Aitor Karanka has embraced the footballing philosophies which are rooted in Nottingham Forest’s DNA, but he is also aware that you only get so far being nice.
Pretty football wins plenty of plaudits, but it doesn’t always win points.
And what do points make…?
The prize on offer for the Reds this season is a top-six finish, at the very least, and a shot at promotion back to the Premier League Promised Land.
In order to get there they are going to need to show that they have the graft to go with their guile.
Karanka knows as much, having solved the Championship promotion puzzle once before, and has laid out his plans accordingly.
He has a sprinkling of magic dust – Joao Carvalho, Joe Lolley, Lewis Grabban etc – but has also brought in much-needed ‘Dogs of War’.
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Chief among those is Claudio Yacob.
The affable Argentine is a bubbly, jovial character away from the field that makes time for everybody and rarely has a smile far from his face.
On the pitch, he is a different animal.
Forest could stand accused of having had a bark worse their bite over recent years, with the Reds almost too nice for their own good.
The presence of Yacob, and a number of those around him, has ensured that is no longer the case.
In the South American – and any combination of Jack Colback, Adlene Guedioura, Ben Watson et al – Karanka boasts the required blend of tenacity and technique.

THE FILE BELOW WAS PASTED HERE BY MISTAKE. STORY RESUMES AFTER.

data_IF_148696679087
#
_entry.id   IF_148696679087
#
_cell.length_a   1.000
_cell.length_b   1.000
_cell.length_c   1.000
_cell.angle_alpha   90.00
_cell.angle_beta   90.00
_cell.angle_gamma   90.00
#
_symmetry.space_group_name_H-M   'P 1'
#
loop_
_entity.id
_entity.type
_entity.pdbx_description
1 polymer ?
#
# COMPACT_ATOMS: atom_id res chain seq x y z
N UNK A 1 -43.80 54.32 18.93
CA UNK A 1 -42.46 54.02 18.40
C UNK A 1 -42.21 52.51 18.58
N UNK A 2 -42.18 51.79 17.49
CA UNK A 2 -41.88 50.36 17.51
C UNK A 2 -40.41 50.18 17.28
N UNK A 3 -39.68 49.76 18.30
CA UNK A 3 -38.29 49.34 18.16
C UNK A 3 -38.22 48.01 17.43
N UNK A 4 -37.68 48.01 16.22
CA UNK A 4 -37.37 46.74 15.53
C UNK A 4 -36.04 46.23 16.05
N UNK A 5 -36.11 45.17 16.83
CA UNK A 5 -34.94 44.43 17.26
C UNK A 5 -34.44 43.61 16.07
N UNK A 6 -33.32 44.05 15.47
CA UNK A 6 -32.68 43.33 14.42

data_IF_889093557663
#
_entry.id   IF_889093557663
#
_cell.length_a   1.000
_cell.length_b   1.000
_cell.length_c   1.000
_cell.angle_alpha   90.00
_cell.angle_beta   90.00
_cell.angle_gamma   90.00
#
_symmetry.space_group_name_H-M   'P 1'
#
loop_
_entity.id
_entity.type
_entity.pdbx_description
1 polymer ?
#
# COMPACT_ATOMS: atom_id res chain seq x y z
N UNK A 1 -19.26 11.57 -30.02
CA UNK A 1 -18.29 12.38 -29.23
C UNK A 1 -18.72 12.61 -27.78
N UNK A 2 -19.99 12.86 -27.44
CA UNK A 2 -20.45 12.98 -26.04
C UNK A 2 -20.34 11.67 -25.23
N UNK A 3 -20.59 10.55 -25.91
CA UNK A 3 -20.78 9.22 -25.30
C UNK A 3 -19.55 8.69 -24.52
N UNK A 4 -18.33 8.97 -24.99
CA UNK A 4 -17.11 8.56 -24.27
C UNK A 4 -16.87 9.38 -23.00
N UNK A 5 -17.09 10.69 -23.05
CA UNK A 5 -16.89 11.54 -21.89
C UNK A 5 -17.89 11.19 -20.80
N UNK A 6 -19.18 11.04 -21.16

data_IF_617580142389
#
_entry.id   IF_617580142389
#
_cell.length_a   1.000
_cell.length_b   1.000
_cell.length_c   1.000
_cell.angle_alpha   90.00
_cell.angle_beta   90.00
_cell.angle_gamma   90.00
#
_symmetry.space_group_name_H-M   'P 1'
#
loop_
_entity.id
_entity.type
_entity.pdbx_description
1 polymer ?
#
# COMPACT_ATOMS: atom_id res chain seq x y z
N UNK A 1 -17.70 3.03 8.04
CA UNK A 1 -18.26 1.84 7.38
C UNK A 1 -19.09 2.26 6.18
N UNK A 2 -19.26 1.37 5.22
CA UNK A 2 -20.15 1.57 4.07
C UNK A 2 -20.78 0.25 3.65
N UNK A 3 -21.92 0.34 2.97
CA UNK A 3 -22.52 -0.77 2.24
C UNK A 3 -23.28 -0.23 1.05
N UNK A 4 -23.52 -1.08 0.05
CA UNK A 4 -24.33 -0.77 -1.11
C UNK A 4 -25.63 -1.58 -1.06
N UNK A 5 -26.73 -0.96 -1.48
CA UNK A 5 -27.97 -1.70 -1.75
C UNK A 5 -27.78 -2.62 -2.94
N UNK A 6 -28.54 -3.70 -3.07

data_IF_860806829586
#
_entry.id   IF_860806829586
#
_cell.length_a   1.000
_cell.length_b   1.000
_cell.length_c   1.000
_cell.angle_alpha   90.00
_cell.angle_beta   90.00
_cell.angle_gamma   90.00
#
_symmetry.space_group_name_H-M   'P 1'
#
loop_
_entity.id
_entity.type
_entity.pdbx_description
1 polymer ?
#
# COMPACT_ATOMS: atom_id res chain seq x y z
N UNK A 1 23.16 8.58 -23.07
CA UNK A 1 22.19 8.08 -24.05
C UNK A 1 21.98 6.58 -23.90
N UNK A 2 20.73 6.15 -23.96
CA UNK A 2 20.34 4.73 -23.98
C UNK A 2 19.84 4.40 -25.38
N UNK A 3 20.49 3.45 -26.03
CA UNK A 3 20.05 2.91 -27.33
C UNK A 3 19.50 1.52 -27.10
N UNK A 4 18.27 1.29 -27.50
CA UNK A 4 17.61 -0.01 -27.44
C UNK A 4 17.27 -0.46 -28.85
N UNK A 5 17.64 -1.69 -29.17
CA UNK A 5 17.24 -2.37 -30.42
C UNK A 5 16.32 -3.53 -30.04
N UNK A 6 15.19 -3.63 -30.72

All of the above are capable with the ball at their feet, but it is their willingness to win said object back by any means necessary which underlines an obvious value to the cause.
Lines may be crossed occasionally, but that is no bad thing.
It’s nice to be nice, but it’s better to be good.
Forest are striking that balance and being rewarded for it, with another thoroughly professional performance put in as a collective during a goalless draw with Derby.
Lolley or Grabban could have won that game on a different day, with Lady Luck seemingly otherwise engaged.
It was, however, the likes of Colback and Jack Robinson who stole the headlines with their industry and dogged determination.
Yacob also sank his teeth into the Rams, while avoiding a customary yellow card, and it is those lieutenants prepared to roll up their sleeves and get stuck in that hold the key for General Karanka.